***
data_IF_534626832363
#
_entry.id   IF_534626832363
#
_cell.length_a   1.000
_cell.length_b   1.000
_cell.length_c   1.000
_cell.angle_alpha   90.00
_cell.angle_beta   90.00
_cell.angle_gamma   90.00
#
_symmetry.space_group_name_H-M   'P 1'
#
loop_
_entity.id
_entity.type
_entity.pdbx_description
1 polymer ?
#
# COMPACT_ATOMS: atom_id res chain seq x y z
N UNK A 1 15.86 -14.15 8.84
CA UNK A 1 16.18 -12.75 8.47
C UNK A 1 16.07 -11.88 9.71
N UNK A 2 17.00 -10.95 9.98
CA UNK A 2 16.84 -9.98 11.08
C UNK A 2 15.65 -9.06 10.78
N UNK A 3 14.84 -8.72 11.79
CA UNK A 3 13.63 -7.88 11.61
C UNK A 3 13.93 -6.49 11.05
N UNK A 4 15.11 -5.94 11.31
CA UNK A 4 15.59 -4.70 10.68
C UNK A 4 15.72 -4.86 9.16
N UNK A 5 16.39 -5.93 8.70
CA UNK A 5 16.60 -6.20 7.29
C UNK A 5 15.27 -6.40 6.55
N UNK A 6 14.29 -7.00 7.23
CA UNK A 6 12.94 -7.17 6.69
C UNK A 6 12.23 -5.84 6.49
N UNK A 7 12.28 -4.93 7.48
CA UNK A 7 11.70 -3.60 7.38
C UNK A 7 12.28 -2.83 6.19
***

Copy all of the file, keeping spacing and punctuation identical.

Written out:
data_IF_534626832363
#
_entry.id   IF_534626832363
#
_cell.length_a   1.000
_cell.length_b   1.000
_cell.length_c   1.000
_cell.angle_alpha   90.00
_cell.angle_beta   90.00
_cell.angle_gamma   90.00
#
_symmetry.space_group_name_H-M   'P 1'
#
loop_
_entity.id
_entity.type
_entity.pdbx_description
1 polymer ?
#
# COMPACT_ATOMS: atom_id res chain seq x y z
N UNK A 1 15.86 -14.15 8.84
CA UNK A 1 16.18 -12.75 8.47
C UNK A 1 16.07 -11.88 9.71
N UNK A 2 17.00 -10.95 9.98
CA UNK A 2 16.84 -9.98 11.08
C UNK A 2 15.65 -9.06 10.78
N UNK A 3 14.84 -8.72 11.79
CA UNK A 3 13.63 -7.88 11.61
C UNK A 3 13.93 -6.49 11.05
N UNK A 4 15.11 -5.94 11.31
CA UNK A 4 15.59 -4.70 10.68
C UNK A 4 15.72 -4.86 9.16
N UNK A 5 16.39 -5.93 8.70
CA UNK A 5 16.60 -6.20 7.29
C UNK A 5 15.27 -6.40 6.55
N UNK A 6 14.29 -7.00 7.23
CA UNK A 6 12.94 -7.17 6.69
C UNK A 6 12.23 -5.84 6.49
N UNK A 7 12.28 -4.93 7.48
CA UNK A 7 11.70 -3.60 7.38
C UNK A 7 12.28 -2.83 6.19